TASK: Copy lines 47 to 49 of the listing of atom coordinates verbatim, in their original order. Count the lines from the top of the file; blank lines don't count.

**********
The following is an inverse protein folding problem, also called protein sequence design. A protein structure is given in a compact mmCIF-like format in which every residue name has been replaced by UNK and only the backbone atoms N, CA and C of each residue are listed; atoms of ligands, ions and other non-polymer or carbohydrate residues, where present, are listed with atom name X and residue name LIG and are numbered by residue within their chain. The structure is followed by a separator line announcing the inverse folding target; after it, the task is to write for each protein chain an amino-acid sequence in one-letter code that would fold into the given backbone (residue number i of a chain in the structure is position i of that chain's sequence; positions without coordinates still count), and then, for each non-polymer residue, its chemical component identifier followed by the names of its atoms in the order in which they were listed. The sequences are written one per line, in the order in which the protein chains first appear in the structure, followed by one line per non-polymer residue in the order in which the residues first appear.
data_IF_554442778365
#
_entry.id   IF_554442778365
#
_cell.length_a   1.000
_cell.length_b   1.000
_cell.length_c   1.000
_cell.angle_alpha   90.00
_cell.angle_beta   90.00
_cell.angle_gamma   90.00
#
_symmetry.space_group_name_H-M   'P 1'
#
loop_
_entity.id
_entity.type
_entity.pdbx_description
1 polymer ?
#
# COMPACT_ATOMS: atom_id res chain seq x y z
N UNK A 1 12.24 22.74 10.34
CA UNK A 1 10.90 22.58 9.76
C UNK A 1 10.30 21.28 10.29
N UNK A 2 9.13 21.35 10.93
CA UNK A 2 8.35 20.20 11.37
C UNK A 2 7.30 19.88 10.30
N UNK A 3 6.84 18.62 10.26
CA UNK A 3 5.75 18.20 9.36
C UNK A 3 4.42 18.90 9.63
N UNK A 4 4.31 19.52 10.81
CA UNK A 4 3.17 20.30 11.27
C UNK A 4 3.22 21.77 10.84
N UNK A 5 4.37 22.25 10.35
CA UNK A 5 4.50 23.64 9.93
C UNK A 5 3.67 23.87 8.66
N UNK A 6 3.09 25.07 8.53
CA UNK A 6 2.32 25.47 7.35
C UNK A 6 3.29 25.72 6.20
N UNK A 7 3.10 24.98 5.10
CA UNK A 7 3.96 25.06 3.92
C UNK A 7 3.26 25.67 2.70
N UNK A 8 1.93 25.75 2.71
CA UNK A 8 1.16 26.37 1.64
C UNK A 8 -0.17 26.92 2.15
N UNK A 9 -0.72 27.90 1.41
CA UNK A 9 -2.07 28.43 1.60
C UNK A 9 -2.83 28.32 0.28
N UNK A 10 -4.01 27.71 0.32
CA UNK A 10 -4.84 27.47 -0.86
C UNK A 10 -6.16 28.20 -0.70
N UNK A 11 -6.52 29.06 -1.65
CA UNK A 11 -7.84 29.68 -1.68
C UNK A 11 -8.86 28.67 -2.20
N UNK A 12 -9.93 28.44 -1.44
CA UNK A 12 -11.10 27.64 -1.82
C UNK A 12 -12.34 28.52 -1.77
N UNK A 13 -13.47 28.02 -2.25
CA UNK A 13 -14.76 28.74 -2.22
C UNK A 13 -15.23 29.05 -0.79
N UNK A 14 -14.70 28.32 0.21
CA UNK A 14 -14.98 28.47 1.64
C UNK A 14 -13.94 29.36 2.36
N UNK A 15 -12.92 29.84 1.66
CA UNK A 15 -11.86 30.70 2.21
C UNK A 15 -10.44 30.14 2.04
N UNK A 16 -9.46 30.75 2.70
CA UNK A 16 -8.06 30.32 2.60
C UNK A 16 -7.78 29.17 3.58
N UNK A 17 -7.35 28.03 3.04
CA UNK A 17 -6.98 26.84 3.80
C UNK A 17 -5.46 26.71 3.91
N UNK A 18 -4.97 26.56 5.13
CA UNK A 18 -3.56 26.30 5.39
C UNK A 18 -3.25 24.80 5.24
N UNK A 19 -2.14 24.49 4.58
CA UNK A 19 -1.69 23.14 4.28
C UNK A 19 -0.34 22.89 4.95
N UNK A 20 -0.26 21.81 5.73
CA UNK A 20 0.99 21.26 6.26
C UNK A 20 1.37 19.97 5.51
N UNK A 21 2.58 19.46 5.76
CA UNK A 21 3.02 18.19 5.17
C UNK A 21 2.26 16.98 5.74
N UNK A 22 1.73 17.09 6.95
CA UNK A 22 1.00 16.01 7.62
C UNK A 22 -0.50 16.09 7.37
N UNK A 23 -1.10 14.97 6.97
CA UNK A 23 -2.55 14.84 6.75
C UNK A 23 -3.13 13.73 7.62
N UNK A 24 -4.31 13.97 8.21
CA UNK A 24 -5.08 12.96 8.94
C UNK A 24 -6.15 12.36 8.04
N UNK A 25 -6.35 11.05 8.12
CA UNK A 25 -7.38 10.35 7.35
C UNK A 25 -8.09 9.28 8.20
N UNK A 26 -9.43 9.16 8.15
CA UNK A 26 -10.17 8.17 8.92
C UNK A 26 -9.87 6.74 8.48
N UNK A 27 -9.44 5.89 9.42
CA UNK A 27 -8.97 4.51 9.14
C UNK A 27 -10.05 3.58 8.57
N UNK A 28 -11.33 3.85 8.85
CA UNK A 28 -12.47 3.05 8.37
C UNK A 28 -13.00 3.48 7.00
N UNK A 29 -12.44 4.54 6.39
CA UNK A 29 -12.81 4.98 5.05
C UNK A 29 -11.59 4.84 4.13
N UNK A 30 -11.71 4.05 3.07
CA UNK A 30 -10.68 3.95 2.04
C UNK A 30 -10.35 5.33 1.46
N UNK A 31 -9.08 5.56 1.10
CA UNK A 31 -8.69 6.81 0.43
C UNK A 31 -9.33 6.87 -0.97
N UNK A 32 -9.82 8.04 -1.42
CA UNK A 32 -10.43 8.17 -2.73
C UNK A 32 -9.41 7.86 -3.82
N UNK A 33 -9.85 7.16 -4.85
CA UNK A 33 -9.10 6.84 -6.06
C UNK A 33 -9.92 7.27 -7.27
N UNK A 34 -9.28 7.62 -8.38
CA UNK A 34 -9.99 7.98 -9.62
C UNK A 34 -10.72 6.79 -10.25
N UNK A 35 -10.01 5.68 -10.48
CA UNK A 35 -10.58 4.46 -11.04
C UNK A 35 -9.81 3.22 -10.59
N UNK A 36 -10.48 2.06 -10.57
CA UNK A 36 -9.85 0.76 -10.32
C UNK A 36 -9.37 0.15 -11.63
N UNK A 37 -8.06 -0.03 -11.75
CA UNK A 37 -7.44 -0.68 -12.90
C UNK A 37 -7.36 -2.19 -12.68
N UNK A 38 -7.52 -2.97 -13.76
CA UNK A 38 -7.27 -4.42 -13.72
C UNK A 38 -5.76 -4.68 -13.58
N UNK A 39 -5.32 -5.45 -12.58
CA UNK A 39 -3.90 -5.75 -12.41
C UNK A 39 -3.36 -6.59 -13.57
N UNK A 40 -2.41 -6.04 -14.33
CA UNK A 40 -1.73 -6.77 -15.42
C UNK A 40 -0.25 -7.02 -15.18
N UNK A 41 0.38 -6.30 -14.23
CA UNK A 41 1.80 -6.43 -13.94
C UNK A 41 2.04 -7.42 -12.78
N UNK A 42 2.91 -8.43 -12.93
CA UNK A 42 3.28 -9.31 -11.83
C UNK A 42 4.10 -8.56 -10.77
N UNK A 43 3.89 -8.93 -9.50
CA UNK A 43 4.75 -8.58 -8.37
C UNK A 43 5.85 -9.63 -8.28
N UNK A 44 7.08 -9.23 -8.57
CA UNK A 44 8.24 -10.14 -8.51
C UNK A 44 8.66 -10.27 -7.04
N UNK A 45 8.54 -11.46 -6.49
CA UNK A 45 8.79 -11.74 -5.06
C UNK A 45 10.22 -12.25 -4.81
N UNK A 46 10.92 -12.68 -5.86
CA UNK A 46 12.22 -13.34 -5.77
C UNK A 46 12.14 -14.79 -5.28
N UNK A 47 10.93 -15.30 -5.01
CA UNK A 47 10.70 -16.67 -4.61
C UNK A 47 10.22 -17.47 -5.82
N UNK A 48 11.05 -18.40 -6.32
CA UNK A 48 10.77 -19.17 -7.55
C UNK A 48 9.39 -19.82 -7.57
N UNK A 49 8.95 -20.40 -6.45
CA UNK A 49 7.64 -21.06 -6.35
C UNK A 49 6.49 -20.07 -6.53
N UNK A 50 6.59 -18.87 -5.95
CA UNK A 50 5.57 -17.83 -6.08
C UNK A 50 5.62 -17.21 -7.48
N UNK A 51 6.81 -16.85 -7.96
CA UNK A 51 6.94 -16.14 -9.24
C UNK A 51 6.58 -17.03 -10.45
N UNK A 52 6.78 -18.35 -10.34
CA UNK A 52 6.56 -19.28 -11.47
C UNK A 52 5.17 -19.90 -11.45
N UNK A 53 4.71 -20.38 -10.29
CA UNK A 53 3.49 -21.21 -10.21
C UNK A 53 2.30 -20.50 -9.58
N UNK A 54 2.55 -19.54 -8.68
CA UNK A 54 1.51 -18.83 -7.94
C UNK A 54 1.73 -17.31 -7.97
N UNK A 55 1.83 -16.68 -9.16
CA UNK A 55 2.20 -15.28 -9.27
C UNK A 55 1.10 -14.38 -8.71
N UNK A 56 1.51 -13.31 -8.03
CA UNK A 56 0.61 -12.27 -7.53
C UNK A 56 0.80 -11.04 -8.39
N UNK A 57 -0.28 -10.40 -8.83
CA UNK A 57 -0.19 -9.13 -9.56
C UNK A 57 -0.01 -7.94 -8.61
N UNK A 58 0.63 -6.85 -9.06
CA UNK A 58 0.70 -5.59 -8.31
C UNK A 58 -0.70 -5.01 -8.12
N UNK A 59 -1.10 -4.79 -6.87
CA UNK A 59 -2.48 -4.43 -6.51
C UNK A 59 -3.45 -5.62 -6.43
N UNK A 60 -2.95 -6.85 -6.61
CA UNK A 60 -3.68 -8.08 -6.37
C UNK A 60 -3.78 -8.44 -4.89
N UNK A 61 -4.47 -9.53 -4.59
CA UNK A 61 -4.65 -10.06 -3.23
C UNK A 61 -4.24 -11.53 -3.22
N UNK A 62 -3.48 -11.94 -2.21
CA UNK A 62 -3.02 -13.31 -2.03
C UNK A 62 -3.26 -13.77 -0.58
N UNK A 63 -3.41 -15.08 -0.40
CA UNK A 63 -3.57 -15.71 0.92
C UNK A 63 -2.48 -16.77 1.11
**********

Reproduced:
CA UNK A 9 -2.07 28.43 1.60
C UNK A 9 -2.83 28.32 0.28
N UNK A 10 -4.01 27.71 0.32